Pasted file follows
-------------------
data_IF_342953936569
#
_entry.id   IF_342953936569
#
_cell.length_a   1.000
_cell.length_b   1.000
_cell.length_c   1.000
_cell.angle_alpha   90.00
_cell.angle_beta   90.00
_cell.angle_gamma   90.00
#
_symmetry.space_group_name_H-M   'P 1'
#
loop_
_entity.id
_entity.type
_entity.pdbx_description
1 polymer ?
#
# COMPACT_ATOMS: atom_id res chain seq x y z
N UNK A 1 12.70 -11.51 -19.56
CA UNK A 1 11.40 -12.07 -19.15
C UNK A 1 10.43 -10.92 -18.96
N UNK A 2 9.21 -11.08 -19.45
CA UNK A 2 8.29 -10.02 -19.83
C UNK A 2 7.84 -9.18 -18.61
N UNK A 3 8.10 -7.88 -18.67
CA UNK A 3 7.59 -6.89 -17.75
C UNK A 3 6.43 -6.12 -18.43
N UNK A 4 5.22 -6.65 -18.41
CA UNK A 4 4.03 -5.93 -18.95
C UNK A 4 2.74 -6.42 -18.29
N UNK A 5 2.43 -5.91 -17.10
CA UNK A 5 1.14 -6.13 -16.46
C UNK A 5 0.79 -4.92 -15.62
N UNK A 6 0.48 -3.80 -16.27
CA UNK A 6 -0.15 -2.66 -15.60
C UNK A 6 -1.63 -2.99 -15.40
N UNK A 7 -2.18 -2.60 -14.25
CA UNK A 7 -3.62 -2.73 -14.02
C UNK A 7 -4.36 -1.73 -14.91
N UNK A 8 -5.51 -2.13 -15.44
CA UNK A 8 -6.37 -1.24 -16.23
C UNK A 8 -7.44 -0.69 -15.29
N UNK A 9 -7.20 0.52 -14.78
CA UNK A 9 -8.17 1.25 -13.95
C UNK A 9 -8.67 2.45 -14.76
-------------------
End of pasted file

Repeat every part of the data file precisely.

data_IF_342953936569
#
_entry.id   IF_342953936569
#
_cell.length_a   1.000
_cell.length_b   1.000
_cell.length_c   1.000
_cell.angle_alpha   90.00
_cell.angle_beta   90.00
_cell.angle_gamma   90.00
#
_symmetry.space_group_name_H-M   'P 1'
#
loop_
_entity.id
_entity.type
_entity.pdbx_description
1 polymer ?
#
# COMPACT_ATOMS: atom_id res chain seq x y z
N UNK A 1 12.70 -11.51 -19.56
CA UNK A 1 11.40 -12.07 -19.15
C UNK A 1 10.43 -10.92 -18.96
N UNK A 2 9.21 -11.08 -19.45
CA UNK A 2 8.29 -10.02 -19.83
C UNK A 2 7.84 -9.18 -18.61
N UNK A 3 8.10 -7.88 -18.67
CA UNK A 3 7.59 -6.89 -17.75
C UNK A 3 6.43 -6.12 -18.43
N UNK A 4 5.22 -6.65 -18.41
CA UNK A 4 4.03 -5.93 -18.95
C UNK A 4 2.74 -6.42 -18.29
N UNK A 5 2.43 -5.91 -17.10
CA UNK A 5 1.14 -6.13 -16.46
C UNK A 5 0.79 -4.92 -15.62
N UNK A 6 0.48 -3.80 -16.27
CA UNK A 6 -0.15 -2.66 -15.60
C UNK A 6 -1.63 -2.99 -15.40
N UNK A 7 -2.18 -2.60 -14.25
CA UNK A 7 -3.62 -2.73 -14.02
C UNK A 7 -4.36 -1.73 -14.91
N UNK A 8 -5.51 -2.13 -15.44
CA UNK A 8 -6.37 -1.24 -16.23
C UNK A 8 -7.44 -0.69 -15.29
N UNK A 9 -7.20 0.52 -14.78
CA UNK A 9 -8.17 1.25 -13.95
C UNK A 9 -8.67 2.45 -14.76